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3 strikes law

3 Strikes Law

How do you start a 3 Strikes Law term paper? Our expert writers suggest like this:

It sounds like a good idea: in order to cut down on crime by repeat offenders, a mandatory life sentence is imposed after a third violent felony conviction. Three strikes and you're out. Paper Masters will write a custom 3 strikes law research paper on how the baseball catch phrase was designed to appeal to voters and put fear into career criminals, and thirty-five states have adopted some form of this law and supporters hope it becomes a part of Americas prison system. The state of California, in the aftermath of the murder of Polly Klaas, enlarged the scope of the law by opening up the mandatory life sentence to any felony.

The following is an excellent outline for a three strikes law research paper:

  1. Introduction
  2. California Example
      1. Appeals
      2. Crime Does Not Pay
  3. Counter-Criticisms
      1. Prison Over-crowding
        1. Remove Criminals from Society
        2. Create more jobs
      2. Guaranteed Conviction
        1. Flexibility and Objectivity
        2. Fewer Guilty Pleas
        3. Judge looses discretionary ability
        4. Too Harsh of sentencing
        5. Back-log to criminal court system
  4. Conclusion

The proposition 184 was established in 1994 by California Secretary of State, Bill Jones. The initiative was to reduce crime in California and to take a tougher stance on repeat felons. Having been known for a high rate of crime in comparison to the nation, California citizens decided to vote in proposition 184 in order to eradicate career criminals from their neighborhoods. In fact, the name explains the amount of times the repeat felon can commit a felony before they are sent to prison for 25 years to life. It became the "three strikes you're out" law in March of 1994. According to the Justice Policy Institute study, the state of Washington was the first to adopt the law thereafter. Since then, "Bills similar to three strikes are under active consideration in more than 30 other states." California and Washington remain the only two documented states that enforce the '3-Strikes' law. The primary source of notoriety for this law is from opponents in California. I will present arguments in support of this law and highlight positive attributes. In addition, I will present some common arguments against this law and show why they are invalid.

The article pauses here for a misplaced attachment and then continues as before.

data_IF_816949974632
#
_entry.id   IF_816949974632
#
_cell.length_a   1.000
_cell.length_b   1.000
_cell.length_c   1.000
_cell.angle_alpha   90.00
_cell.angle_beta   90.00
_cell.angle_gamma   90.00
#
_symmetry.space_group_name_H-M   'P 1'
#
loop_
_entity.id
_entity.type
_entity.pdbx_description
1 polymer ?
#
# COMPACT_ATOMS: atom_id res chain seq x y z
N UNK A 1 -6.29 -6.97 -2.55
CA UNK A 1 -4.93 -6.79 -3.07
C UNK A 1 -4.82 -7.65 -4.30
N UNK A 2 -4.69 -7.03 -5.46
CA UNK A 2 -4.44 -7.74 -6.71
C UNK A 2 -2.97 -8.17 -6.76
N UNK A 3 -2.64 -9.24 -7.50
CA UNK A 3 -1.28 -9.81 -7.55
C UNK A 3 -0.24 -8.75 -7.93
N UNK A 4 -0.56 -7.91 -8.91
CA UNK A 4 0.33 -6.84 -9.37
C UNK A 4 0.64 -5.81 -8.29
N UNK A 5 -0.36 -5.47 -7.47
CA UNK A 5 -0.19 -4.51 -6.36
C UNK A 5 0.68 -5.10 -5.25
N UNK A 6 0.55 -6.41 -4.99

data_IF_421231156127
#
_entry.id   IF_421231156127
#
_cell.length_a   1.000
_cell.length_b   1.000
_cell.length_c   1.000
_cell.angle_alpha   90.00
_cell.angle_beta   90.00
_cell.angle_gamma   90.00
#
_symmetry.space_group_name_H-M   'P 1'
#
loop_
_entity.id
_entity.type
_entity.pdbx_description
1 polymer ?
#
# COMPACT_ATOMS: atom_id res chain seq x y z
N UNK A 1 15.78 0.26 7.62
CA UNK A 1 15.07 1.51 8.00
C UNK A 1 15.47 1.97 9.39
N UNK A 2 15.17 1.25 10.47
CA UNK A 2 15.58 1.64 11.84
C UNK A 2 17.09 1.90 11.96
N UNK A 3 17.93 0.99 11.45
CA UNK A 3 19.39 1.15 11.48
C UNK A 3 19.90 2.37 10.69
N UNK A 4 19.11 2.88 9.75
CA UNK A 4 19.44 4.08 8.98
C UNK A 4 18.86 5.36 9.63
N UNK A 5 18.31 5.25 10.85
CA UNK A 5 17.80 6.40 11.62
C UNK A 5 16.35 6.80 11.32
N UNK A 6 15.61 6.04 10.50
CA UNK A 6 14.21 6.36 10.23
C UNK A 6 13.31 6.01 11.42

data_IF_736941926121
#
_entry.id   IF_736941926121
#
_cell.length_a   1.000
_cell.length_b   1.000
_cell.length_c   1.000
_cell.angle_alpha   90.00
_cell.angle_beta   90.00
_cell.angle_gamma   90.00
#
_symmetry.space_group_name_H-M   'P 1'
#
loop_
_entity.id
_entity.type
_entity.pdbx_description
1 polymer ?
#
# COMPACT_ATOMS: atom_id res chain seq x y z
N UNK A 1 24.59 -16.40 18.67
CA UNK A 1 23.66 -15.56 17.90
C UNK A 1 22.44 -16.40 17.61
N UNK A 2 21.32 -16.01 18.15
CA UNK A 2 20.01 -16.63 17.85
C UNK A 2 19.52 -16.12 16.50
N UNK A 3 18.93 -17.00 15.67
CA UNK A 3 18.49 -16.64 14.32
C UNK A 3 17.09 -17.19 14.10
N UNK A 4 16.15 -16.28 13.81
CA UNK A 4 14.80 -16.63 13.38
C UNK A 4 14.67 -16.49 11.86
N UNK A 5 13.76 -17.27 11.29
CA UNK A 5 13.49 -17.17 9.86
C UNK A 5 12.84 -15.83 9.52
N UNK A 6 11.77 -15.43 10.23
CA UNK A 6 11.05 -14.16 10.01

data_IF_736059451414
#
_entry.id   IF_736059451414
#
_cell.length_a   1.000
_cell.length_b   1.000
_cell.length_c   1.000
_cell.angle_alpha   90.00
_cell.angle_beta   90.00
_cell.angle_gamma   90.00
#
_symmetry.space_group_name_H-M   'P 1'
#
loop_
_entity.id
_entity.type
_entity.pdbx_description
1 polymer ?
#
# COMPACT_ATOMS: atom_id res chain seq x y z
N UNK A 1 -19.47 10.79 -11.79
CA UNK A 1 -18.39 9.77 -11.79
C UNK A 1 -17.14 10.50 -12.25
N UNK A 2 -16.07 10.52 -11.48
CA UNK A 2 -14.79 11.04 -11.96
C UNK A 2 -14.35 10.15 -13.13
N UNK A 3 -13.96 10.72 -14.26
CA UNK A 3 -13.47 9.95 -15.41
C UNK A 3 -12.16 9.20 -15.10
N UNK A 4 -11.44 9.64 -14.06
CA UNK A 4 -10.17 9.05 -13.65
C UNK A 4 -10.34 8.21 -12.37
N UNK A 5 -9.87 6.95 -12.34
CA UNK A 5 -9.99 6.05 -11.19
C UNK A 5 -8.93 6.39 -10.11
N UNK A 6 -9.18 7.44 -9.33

Why the 3 Strikes Law is Good for the Nations

According to the executive director of the California District Attorney's Association, "three-strikes has been the most profound change ever in the criminal-justice laws of California". As a pioneer in laws of this kind, it is bound to undergo an adjustment period. There are many who have been complacent and lenient with repeat offenders. California is known to be a liberal state that opposes the death penalty so this should be a welcomed alternative. Because this is still a relatively new law that has undergone a lot of appeals, the impact of it is still being measured. One thing is that is certain, it sends out a message to criminals and would be criminals alike that crime no longer pays. Their numerous attempts to appeal convictions show that they are being affected by this law and that some do not want to go to prison. They are no longer being given free room and board for a few years and then released (not having served their full term) just to go out and demonstrate that they have learned little if anything from their experience.

The 3 Strikes Law research paper will discuss the beginning of how California voters overwhelmingly passed the 3-Strikes law in 1994, by a 72 to 28 percent margin, and the state subsequently saw a drop in violent crime rates over the next few years. The overwhelming volume of statistics for the pros and cons of the 3-Strikes law can be made to support anyone's argument, but the clear fact remains that having the law in place keeps criminals in jail.